Buying a new home is a big financial commitment. What’s more, there are a number of hidden costs you might not be aware of. In fact, the additional costs of buying a house can be as much as 10% over and above the asking price. Take a look at some of the extra expenses you can expect, and how to prepare for them.
There’s a lot of paperwork that goes into buying a house, and it all comes at a price. Be sure that you have enough in your bank account to cover admin costs such as the deposit, transfer duty tax, transfer attorneys, insurance, bond attorneys and bond administration fees.
If you’re upscaling into a bigger home, be aware that the larger the home, the higher the utility costs. These include everything from rates, taxes and electricity bills to pool and garden maintenance, amongst others. Be sure to put aside some additional funds each month to cover the costs.
Repairs and maintenance
Whether you’re moving into a recently renovated home or more of a fixer-upper, you’re likely to encounter a number of things that need fixing or adjusting. Some of these can be done relatively affordably, while others may be a deal breaker for you. These days, many buyers insist on adding an official home inspection clause to their contracts. This means that you have the right to end the contract if the condition of the house isn’t up to standard according to the inspection report.
Fittings and fixtures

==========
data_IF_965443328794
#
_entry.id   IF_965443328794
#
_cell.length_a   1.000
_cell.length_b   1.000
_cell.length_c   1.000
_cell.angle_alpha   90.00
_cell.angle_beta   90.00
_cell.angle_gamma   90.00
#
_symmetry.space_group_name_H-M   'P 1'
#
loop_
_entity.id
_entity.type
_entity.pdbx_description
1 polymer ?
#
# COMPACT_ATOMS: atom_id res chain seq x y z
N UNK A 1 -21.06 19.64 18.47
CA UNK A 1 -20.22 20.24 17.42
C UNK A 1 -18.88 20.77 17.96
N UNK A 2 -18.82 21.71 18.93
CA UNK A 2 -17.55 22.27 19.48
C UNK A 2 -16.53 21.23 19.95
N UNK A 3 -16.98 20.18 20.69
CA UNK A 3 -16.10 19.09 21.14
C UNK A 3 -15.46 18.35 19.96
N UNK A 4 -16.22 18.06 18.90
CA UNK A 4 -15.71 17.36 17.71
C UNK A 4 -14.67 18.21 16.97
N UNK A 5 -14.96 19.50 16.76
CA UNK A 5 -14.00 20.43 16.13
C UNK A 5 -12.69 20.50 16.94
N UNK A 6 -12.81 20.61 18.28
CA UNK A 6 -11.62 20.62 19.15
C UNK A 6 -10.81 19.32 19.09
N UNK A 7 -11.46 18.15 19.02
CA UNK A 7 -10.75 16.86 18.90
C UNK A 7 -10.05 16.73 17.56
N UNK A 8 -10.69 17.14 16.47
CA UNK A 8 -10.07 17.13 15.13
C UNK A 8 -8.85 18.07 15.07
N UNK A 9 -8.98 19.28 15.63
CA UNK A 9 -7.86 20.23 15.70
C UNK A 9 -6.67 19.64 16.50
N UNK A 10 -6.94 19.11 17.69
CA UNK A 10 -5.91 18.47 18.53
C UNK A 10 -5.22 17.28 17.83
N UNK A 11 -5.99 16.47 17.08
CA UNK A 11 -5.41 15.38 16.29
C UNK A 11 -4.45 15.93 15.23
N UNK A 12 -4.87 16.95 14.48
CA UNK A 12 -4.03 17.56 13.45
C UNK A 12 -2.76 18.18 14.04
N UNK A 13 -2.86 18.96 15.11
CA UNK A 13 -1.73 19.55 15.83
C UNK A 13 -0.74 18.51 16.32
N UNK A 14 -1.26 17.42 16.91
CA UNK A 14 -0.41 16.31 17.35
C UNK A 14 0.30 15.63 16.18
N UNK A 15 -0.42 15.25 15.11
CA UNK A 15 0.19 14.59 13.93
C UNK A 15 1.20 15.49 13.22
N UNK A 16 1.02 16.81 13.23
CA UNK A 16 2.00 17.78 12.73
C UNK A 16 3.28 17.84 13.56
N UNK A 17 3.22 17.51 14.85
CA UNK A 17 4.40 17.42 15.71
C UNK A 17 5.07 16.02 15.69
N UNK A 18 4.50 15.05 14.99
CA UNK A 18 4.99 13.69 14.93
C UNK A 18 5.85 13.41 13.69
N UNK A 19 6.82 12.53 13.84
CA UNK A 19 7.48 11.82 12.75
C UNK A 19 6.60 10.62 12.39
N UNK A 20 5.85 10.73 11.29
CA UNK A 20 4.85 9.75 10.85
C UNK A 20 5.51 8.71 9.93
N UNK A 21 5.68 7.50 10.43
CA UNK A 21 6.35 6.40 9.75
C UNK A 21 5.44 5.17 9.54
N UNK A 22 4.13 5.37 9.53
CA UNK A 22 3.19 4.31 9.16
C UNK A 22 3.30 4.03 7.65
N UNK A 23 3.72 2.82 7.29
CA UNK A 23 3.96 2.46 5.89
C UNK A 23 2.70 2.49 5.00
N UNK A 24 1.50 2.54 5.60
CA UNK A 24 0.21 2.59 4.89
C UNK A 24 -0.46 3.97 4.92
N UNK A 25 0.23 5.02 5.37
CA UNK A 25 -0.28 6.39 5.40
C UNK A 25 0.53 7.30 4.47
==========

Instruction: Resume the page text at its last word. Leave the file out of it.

When it comes to fixtures such as curtain rails, doorknobs, light fittings and so on, it’s a good idea to agree with the seller on what stays and what goes when you move. Make a list of all the fixtures you expect to be included with the sale and ensure that the seller agrees to everything upfront.
Once you’ve purchased your new home and all the paperwork is concluded, you can start preparing to move. If you aren’t moving too far and don’t mind doing the heavy lifting, you could hire a van and do it yourself. But, if you’re going cross country or have a lot of belongings, you may need to hire a moving company. If possible, move in the middle of the month during the week, as the costs are often lower due to less demand.
Buying Off Plan
A great way to cut down on costs is to buy off plan. This means buying a property directly from a developer based on the architectural plans before it has been built. There are a number of benefits to buying a property this way, the biggest being that there are no hefty transfer duties and the deposit can be as low as R2000. Furthermore, bond payments only begin after the property is built, which gives you plenty of time to get your budget in order. Modern developments also use the latest building materials and brand new fixtures, so you won’t have to pay for repair and maintenance for a good few years after moving in.